Children, for example, are encouraged to compile what Buell calls a “my best yet” folder. Based on the idea of a portfolio assessment, students who might be moving can tuck away their best work and take it with them to show their new teachers.

Schools are urged to conduct “exit interviews,” meaning that when a parent is about to transfer a child out of a school, the principal, or some other administrator, sits down with family members and asks them why they are leaving and whether they can postpone the change, preferably until the end of the school year.

Amanda Rivera, the principal of Ames Middle School in Chicago, is one administrator who has taken that advice to heart.

“When parents say they want to transfer, we make sure they know they have the option to stay, and we encourage them to stay,” Rivera says.

Schools can also advise parents or guardians to ask for copies of their children’s school records so they can provide the new school with important documents when they show up for registration.

While records are supposed to follow the child to his or her new school, experts say the mishandling and red tape involved in getting vital educational information to the right person can often make a troubling experience for a child even worse—especially if that child has special needs.

“The reality is that the bureaucracy moves slowly,” Buell says.

Buell also suggests that teachers in schools with high turnover occasionally teach lessons from the perspective of a new student, or talk about how a child who didn’t move away might feel about losing a friend.

She acknowledges that even though the “Staying Put” materials were distributed to the district more than a year ago, she’s not sure how widely they are being used in the Chicago schools. She has heard from individual principals, though, who have found the suggestions to be useful. Experts, in fact, note that aggressive efforts to do something to reduce student mobility usually don’t go much higher than an individual principal.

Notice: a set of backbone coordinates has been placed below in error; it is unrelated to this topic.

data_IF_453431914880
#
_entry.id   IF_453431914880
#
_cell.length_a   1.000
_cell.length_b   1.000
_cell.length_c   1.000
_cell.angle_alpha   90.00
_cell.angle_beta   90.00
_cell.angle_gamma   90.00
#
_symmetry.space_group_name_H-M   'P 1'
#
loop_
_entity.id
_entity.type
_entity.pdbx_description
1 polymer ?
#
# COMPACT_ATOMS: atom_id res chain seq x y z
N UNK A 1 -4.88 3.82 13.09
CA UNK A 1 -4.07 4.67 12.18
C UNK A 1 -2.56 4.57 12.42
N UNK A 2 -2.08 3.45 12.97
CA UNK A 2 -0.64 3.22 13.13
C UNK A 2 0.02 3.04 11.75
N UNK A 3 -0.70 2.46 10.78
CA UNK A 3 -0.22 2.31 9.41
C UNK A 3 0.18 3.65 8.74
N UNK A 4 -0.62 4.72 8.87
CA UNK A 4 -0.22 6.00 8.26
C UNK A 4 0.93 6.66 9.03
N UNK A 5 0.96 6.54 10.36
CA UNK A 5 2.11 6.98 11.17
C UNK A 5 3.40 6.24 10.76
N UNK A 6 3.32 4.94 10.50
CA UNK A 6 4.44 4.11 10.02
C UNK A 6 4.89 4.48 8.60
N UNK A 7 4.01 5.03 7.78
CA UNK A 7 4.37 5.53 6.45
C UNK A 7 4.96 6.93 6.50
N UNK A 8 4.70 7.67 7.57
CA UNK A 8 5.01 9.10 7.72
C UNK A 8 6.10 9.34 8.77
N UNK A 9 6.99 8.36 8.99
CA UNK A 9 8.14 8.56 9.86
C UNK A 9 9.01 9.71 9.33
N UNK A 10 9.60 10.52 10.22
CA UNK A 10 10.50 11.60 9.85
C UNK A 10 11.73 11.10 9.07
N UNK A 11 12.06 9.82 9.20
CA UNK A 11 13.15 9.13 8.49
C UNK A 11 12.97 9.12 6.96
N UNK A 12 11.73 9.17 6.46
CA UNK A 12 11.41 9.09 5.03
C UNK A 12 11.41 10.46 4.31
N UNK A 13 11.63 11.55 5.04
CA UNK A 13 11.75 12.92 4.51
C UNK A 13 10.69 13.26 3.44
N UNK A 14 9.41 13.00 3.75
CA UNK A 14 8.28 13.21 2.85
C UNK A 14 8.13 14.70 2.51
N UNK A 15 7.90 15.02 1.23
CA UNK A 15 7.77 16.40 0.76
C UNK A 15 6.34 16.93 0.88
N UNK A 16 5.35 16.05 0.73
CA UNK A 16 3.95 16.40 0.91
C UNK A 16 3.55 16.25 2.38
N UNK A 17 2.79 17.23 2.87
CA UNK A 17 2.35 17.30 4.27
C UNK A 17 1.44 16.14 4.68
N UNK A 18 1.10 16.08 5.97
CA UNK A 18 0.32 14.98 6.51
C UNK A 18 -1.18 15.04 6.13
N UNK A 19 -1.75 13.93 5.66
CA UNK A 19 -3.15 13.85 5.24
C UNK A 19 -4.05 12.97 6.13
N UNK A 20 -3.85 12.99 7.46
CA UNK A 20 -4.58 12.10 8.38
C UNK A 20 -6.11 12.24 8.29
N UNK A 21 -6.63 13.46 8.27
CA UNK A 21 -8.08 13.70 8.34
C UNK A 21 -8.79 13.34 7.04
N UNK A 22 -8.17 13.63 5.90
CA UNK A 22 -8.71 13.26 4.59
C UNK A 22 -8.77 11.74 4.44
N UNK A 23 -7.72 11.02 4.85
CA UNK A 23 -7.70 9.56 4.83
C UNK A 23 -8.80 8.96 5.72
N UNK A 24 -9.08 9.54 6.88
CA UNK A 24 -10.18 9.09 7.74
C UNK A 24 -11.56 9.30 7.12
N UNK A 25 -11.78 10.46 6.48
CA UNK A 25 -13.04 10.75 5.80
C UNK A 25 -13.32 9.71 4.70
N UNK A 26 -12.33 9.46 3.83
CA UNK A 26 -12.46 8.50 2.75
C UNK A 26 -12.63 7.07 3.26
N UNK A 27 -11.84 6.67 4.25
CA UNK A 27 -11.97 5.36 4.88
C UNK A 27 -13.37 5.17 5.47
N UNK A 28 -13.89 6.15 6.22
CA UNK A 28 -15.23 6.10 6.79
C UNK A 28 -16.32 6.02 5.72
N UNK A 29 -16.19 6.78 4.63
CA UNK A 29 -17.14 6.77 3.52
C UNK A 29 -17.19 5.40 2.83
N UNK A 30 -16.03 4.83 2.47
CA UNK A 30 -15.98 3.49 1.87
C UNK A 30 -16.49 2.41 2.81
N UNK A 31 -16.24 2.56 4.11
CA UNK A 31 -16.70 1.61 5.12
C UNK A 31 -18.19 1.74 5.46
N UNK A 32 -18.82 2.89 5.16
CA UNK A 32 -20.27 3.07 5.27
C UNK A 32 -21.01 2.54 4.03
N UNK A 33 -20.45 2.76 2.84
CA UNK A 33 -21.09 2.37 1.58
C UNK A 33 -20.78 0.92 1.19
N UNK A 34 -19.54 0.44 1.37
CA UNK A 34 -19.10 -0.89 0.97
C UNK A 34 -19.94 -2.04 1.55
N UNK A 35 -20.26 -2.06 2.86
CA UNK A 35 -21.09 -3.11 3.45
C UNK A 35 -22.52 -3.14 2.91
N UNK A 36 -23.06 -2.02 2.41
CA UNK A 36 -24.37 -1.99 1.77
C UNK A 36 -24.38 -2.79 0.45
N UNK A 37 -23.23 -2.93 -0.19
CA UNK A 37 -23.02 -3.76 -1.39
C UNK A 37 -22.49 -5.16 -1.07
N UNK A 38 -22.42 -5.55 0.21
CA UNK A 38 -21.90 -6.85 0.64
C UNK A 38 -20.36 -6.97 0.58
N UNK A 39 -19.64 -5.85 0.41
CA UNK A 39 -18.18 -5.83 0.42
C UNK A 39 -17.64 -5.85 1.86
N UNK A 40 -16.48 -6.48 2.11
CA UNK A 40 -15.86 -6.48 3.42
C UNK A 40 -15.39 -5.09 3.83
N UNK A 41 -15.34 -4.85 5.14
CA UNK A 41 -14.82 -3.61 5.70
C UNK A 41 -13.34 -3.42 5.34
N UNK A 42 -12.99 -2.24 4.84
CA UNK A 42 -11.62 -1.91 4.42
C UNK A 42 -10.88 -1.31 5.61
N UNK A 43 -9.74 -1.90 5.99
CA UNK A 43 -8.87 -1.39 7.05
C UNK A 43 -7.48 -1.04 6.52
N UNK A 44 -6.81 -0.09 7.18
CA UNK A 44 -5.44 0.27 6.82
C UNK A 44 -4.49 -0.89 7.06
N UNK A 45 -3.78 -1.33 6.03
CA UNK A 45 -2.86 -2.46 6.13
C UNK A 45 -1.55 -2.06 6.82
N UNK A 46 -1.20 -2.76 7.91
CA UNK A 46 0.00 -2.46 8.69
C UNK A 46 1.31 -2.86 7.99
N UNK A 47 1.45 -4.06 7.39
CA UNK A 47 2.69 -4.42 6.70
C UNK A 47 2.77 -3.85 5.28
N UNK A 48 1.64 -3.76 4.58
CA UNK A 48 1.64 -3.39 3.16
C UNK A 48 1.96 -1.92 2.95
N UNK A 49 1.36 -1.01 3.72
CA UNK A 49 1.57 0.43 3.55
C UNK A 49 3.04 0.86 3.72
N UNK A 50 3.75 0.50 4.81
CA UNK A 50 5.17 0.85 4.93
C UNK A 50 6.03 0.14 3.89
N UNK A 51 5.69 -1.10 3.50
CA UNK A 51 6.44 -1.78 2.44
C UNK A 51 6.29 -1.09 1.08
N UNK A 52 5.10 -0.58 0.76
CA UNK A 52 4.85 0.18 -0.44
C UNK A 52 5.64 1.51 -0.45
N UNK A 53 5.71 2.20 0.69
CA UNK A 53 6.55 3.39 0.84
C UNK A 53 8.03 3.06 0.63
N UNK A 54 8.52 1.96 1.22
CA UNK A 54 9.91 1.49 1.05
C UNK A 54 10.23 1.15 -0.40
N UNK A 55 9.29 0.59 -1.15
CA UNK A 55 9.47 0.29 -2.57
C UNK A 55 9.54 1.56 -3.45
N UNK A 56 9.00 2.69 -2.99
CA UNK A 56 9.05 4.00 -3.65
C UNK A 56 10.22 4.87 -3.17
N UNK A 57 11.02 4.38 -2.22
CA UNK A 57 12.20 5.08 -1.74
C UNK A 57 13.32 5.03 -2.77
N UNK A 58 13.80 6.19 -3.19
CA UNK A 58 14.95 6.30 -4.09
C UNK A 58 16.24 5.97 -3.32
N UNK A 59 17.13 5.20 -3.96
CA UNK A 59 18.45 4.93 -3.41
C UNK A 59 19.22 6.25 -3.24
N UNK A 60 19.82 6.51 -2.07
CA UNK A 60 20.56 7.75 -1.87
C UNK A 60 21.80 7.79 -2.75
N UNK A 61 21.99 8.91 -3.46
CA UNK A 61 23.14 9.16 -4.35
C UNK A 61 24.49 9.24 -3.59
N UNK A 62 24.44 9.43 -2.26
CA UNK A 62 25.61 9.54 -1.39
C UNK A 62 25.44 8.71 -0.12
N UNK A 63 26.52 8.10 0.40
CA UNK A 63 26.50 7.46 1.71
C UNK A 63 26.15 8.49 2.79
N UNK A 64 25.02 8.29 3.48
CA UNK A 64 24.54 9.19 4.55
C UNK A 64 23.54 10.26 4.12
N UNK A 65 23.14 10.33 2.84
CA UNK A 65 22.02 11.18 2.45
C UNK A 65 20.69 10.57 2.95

Educators can also institute routines and programs that make their schools more welcoming to new students. Many schools, particularly elementary schools, pair new pupils with “buddies” who can show them around for a few days. It’s helpful, says Kuranz of the American School Counselor Association, if the youngster guiding the new student has also changed schools in the past.

It’s also important, he adds, to quickly find out what new students’ interests are and try to find ways for them to plug in to school activities.

Other schools have been fortunate enough to be able to assign a staff person to work just with new families, especially if the schools receive a lot of immigrant and non-English-speaking students. And some schools have even set up special “transitional” classes for new students to attend temporarily until they are better acquainted with their new surroundings.

In Minneapolis, the outcome of the mobility project was a renewed emphasis on the importance of school attendance, in the hope that if parents realized how necessary it was for their children to be in school, they might reconsider their plans.

The authors of the mobility report, which was completed in 1998, also stressed the value of a standardized curriculum for students who are bouncing around within a district.

“The district needs to continue efforts to implement a core district curriculum and consistent standards, so that when students move, they easily understand what is expected of them in their new school,” the report advised.

Still, every school transfer is likely to put a child further behind, even if schools in a district are at roughly the same place in the curriculum, says Kerbow of the University of Chicago. For that reason, he says, schools should be ready to provide all new students with extra academic help.